Coupon Queen

You know those loyalty cards you get offered… everywhere?

PetCo, Ulta, Borders, FroYo places… little punch cards where every time you get something, you get a punch and when you get the final punch, you get something free. Or if you’re a member, you get 10% off.

Or you know those silly paper coupons? Buy one get one free deals? $3 off whatever.

Or the brochure or weekly ads you get that say “10% off 6 bottles of wine!”

Or the emails you get saying 25% off purchases over $50!

It’s so easy to get these things. To sign on or up for them. It doesn’t hurt anyone, right? In fact, knowing when sales are happening can be helpful, right?

That is true. But let’s see if we can take this habit of signing up for membership cards, loyalty cards and email newsletters and use it to our advantage and make sure that marketing isn’t getting the best of us– and our wallets.

Loyalty cards. I went in to get an icy treat earlier this summer and was offered a loyalty card upon purchase. Before answering, I thought to myself: how often to I come to this place to get froyo? The answer was: this is the first time, and I’m not too impressed, so I don’t plan on coming back. So I said no. And I haven’t regretted it. On the other hand, one of the places I work at offers a loyalty card so that when you purchase 5 meal-deals, you get your sixth for free– this is a great value, especially for customers that come in twice a week. I think a wise rule-of-thumb is: How often do I come here? If the answer is weekly, or at least a couple times a month, a no-cost loyalty card won’t hurt. The only inconvenience is making sure you have it on you when you go shopping.

Membership cards. I secretly love these things. Especially the little keychain cards. These have the same rule of thumb as loyalty cards– “how often do I come here?” I have a card for PetCo and it saved me $15 last time I went and stocked up on kitty accessories. Again, having them on you is a priority for their usefulness, but oftentimes your phone number can be used to gain the benefits of your membership card if you left it at home. I suggest saying yes to free membership cards of places you visit often and places you know you want to shop at. For example, I said yes to the membership card at a local jewelry and accessory store not because I go there weekly, or even monthly, but I know that when I do want new pretty shiny things, I’ll be going there– so why not reap some auto-benefits that cost me nothing?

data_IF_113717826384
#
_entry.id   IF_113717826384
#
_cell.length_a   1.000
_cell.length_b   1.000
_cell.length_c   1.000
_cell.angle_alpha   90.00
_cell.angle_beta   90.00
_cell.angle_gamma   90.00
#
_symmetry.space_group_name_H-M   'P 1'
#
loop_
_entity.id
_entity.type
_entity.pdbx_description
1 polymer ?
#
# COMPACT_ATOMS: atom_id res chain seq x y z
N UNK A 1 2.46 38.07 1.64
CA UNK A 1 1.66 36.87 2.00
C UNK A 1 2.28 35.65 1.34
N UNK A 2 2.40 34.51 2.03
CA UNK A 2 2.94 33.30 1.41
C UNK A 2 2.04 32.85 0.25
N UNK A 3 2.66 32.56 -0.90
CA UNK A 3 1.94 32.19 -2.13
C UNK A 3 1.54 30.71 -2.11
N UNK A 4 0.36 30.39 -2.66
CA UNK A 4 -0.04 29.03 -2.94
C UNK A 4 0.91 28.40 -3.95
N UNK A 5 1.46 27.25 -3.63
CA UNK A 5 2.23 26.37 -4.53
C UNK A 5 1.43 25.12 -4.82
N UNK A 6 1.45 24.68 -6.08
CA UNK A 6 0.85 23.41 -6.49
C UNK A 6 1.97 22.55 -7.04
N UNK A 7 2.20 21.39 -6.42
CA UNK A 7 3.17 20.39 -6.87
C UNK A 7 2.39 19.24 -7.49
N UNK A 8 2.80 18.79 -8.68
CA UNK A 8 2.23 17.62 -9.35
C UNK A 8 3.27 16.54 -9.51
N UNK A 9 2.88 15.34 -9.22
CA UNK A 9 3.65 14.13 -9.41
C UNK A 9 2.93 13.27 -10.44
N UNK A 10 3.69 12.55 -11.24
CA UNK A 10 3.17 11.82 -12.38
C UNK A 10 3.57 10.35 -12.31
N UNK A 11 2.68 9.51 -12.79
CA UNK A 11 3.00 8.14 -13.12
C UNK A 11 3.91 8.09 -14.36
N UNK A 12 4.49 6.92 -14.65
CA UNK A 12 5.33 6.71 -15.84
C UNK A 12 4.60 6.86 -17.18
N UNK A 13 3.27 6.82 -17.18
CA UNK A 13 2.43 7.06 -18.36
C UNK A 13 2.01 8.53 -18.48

I think free loyalty/membership things are good to have in moderation. You don’t need to say yes to everything– but saying yes to places you’d shop even if there wasn’t a benefits program will only save you money.

Looking out for deals is smart. Seeking out excuses to buy more is not smart. When you go grocery shopping, there are always deals– you just may be oblivious to them. Next time you walk in, pause and look for the weeklies or coupons. Here’s the catch: don’t buy things you don’t actually need just because they’re on sale or there’s a special deal on them. At my local grocery store, there’s a coupon for “Buy a 12-pack of Diet Coke, get 1 NYC Nail Polish for Free!” I don’t drink Diet Coke, and the nail polish is only $.99 anyways. Just get the polish; the coupon is a trick to get you to spend more. Now, if you drink Diet Coke, and it was on your list anyways, why not swing by and get the nail polish? Look for deals and specials on things you were already planning on getting. Another way to benefit from coupons and weekly ads is taking advantage of deals on things that are dream or wish items. Special, exotic chocolate bars on sale for 1/2 price sound like a nice treat to me, even if you weren’t planning on getting chocolate.

Emails. These are the most dangerous offenders of retail marketing there is. Browsing your favorite store–clothing, accessory, whatever– you’ll be prompted to sign up for emails telling you about special deals. Beware. Doing this will make you want to buy the things. Retail will always have sales. They have a calendar stocked full of them. These emails will tempt you will special, limited-time offers, but more often than not, they’ll be having another similar sale, soon. Now, if you’re in the market for new shoes and it’s in your budget, and you get an email from your favorite shoe store saying it’s buy one, get one half off, before you go crazy and come home with four pairs of new shoes, think to yourself– do I need two pairs right now or do I just want them? There’s nothing wrong with taking advantage of a deal that was made specifically for you to buy more merchandise, but being informed makes you more responsible. Just remember–you can always unsubscribe to the store’s email, and when you need to buy something, visit the website and see if there are any deals going on.

If you feel like it’s silly not to take advantage of every deal there is, you might be Honey Boo Boo Child’s mom.


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